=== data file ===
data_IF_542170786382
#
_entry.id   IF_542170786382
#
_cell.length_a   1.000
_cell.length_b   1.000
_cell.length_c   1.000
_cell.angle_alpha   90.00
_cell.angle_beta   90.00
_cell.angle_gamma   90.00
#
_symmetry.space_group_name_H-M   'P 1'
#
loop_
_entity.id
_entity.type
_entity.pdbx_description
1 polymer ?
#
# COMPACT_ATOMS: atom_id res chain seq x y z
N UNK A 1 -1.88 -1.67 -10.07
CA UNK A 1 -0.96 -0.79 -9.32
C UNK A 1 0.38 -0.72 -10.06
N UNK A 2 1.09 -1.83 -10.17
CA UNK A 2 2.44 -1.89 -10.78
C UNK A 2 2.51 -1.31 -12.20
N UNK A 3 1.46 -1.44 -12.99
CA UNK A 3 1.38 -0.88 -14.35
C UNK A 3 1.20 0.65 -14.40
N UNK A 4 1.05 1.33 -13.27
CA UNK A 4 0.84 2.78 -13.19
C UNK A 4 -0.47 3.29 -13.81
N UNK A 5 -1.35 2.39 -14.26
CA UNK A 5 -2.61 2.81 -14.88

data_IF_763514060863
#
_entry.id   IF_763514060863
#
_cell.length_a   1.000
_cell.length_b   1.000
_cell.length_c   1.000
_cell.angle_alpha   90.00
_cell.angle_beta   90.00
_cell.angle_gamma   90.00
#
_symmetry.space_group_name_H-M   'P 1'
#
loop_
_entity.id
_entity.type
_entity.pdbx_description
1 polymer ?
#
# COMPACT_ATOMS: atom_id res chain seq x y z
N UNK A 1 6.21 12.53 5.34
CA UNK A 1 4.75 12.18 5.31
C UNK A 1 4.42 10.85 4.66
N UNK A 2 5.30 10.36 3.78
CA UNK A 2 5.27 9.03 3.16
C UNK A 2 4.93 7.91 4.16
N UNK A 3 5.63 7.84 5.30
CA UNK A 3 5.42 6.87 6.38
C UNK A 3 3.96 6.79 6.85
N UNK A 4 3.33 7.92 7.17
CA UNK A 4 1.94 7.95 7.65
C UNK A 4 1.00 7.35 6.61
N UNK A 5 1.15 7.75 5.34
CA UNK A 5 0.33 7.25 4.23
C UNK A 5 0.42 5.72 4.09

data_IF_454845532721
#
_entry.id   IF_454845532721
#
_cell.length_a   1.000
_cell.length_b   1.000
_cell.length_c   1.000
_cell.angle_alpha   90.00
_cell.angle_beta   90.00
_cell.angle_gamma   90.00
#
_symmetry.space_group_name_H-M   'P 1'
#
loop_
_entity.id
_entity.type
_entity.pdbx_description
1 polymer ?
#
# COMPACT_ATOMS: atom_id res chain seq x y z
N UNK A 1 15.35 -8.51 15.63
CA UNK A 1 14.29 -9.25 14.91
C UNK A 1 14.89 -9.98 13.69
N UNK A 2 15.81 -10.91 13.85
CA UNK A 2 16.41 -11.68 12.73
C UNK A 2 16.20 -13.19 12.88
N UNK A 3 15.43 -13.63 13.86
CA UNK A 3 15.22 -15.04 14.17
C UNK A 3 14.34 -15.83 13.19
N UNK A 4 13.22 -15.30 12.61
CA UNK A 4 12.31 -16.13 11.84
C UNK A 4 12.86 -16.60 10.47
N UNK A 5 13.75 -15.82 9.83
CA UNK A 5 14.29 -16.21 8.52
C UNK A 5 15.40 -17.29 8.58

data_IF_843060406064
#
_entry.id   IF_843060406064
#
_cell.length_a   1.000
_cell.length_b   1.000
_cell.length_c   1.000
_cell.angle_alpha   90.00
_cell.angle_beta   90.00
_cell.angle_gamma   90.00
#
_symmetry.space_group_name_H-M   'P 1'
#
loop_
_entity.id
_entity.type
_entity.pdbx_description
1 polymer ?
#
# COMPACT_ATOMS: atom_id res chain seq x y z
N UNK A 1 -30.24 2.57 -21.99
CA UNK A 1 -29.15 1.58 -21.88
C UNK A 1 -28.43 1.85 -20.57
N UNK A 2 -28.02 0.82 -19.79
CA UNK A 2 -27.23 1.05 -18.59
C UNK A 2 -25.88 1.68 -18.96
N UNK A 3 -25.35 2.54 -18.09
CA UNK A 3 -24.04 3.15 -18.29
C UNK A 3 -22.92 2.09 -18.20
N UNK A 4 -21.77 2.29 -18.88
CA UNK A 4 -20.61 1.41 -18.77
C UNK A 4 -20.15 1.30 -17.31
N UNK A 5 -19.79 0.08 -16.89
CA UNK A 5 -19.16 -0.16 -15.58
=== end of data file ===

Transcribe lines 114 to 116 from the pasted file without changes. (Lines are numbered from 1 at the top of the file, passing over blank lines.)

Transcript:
_cell.angle_gamma   90.00
#
_symmetry.space_group_name_H-M   'P 1'